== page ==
Establishment of an Invasive Plant Species (Conium Maculatum) in Contaminated Roadside Soil in Cook County, Illinois

By Gulezian, Paul Z.; Ison, Jennifer L. et al. | The American Midland Naturalist, October 2012 | Go to article overview

Establishment of an Invasive Plant Species (Conium Maculatum) in Contaminated Roadside Soil in Cook County, Illinois


Gulezian, Paul Z., Ison, Jennifer L., Granberg, Kelly J., The American Midland Naturalist


ABSTRACT.-

Interactions between environmental variables in anthropogenically disturbed environments and physiological traits of invasive species may help explain reasons for invasive species' establishment in new areas. Here we analyze how soil contamination along roadsides may influence the establishment of Conium maculatum (poison hemlock) in Cook County, IL, USA. We combine analyses that: (1) characterize the soil and measure concentrations of heavy metals and polycyclic aromatic hydrocarbons (PAHs) where Conium is growing; (2) assess the genetic diversity and structure of individuals among nine known populations; and (3) test for tolerance to heavy metals and evidence for local soil growth advantage with greenhouse establishment experiments. We found elevated levels of metals and PAHs in the soil where Conium was growing. Specifically, arsenic (As), cadmium (Cd), and lead (Pb) were found at elevated levels relative to U.S. EPA ecological contamination thresholds. In a greenhouse study we found that Conium is more tolerant of soils containing heavy metals (As, Cd, Pb) than two native species. For the genetic analysis a total of 217 individuals (approximately 20-30 per population) were scored with 5 ISSR primers, yielding 114 variable loci. We found high levels of genetic diversity in all populations but little genetic structure or differentiation among populations. Although Conium shows a general tolerance to contamination, we found few significant associations between genetic diversity metrics and a suite of measured environmental and spatial parameters. Soil contamination is not driving the peculiar spatial distribution of Conium in Cook County, but these findings indicate that Conium is likely establishing in the Chicago region partially due to its ability to tolerate high levels of metal contamination.

INTRODUCTION

Invasive species can create a multitude of ecological problems. They can drastically alter resource use in ecosystems (Elton, 1958; Vitousek et al., 1996), introduce new diseases and pathogens that can negatively affect native species and human health (Mack et ai, 2000; Juliano and Lounibos, 2005), and change species interactions and ecosystem processes in ways that result in lower levels of biodiversity in the ecosystems they invade (Sakai et ai, 2001; Batten et al., 2006). When humans disturb the environment (through construction, damming rivers, plowing for agriculture, etc.), invasive species often exploit these disturbances by colonizing new areas and dramatically increasing in abundance (Hierro, 2006; Kneitel and Perrault, 2006). Interactions between environmental variables in anthropogenically disturbed environments and physiological traits of invasive species may explain invasive species' range expansions and colonization of new areas. This may be particularly true in urban areas since urban ecosystems and landscapes are highly altered by human activity (Sanderson et al, 2002). Here we investigate how soil contamination along roadsides may influence the establishment of Conium maculatum (poison hemlock) a plant considered invasive elsewhere and recently detected only along roadsides in Cook County, IL, USA.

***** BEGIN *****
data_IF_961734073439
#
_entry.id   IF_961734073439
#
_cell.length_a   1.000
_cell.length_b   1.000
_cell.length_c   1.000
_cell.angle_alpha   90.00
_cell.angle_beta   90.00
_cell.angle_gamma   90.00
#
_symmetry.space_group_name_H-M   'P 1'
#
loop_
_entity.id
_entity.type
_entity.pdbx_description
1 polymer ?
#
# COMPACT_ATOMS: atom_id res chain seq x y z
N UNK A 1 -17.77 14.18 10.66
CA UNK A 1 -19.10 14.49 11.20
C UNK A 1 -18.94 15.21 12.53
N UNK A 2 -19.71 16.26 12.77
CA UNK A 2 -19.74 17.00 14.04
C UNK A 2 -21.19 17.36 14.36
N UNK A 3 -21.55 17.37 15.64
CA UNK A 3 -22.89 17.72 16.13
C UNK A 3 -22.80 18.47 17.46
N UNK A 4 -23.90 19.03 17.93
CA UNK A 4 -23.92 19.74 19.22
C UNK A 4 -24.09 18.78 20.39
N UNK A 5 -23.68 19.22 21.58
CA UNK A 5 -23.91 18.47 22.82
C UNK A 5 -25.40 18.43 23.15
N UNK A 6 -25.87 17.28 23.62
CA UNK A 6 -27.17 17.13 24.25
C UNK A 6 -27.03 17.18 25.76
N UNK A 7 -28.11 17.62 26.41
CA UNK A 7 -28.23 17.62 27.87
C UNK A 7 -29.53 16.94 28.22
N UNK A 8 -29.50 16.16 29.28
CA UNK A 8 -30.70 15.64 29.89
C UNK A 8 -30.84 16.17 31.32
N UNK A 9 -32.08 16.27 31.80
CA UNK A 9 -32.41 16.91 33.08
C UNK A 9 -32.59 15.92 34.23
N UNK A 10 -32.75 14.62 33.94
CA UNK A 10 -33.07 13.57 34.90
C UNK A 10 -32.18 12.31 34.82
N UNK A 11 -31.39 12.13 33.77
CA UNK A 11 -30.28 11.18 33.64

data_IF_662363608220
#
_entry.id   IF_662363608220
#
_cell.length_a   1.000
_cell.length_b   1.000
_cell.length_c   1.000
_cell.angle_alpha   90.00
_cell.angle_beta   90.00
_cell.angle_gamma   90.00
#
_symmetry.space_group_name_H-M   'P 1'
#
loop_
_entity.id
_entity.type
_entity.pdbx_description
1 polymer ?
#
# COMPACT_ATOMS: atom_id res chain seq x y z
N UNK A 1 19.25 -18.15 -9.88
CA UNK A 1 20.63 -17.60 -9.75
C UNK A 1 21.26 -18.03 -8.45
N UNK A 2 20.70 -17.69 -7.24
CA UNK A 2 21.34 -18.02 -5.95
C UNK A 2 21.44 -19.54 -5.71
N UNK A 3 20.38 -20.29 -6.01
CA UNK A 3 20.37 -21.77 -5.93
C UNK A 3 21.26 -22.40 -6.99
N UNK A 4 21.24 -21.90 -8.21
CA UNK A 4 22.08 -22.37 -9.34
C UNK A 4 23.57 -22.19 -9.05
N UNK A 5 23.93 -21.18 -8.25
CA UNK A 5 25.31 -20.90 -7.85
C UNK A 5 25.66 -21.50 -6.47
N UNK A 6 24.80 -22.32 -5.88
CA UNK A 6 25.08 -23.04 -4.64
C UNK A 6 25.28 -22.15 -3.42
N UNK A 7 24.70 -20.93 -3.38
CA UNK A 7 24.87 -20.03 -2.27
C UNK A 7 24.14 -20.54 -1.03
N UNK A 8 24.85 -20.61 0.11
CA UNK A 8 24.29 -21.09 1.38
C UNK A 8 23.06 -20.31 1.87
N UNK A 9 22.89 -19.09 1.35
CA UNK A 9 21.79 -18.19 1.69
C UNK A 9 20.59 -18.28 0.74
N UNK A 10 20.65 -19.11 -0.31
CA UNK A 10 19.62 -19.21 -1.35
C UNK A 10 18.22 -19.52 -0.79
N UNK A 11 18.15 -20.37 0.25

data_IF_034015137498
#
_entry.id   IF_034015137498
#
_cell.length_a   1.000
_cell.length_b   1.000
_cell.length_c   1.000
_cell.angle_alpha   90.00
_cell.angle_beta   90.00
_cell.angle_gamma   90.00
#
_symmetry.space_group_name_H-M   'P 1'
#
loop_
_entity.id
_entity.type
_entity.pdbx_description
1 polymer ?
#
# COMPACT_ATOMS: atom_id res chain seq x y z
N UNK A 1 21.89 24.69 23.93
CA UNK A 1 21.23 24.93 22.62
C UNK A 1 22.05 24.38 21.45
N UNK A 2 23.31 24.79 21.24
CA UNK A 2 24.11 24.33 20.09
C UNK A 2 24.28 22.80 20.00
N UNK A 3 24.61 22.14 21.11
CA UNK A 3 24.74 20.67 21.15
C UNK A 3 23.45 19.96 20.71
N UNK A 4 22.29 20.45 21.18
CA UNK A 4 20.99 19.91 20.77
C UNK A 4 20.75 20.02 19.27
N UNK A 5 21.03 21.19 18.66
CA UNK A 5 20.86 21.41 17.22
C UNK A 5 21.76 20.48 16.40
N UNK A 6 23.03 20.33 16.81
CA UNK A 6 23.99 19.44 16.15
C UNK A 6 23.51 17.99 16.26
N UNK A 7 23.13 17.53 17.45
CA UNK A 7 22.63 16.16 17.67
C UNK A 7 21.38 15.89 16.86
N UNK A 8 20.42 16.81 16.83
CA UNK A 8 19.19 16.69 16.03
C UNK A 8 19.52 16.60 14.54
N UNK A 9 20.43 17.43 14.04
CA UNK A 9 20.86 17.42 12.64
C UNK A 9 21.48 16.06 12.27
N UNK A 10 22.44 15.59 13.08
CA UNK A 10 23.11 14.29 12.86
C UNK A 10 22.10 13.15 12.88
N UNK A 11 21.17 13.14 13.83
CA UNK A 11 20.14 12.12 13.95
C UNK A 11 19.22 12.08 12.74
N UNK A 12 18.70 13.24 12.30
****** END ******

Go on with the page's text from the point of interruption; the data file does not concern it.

Studies of soil contamination and plant invasion have explored relationships between concentrations of contaminants such as heavy metals in both soils and in plant tissues of different species growing near mine sites (Bech et al, 1997; Liu et al., 2005), considered how plants may adapt to contaminated substrates to form monospecific patches that may be associated with biological invasions (Henriques and Fernandes, 1991; Urbansky et al., 2000), and examined how contaminants move through urban soils and/or how plants uptake these compounds for potential use as bioindicators of pollution (Mihaljevic et al., 2010; Keane et al., 2001). Genetic studies have reconstructed invasion histories from an analysis of die genetic structure of multiple invasive populations (Dray Jr. …

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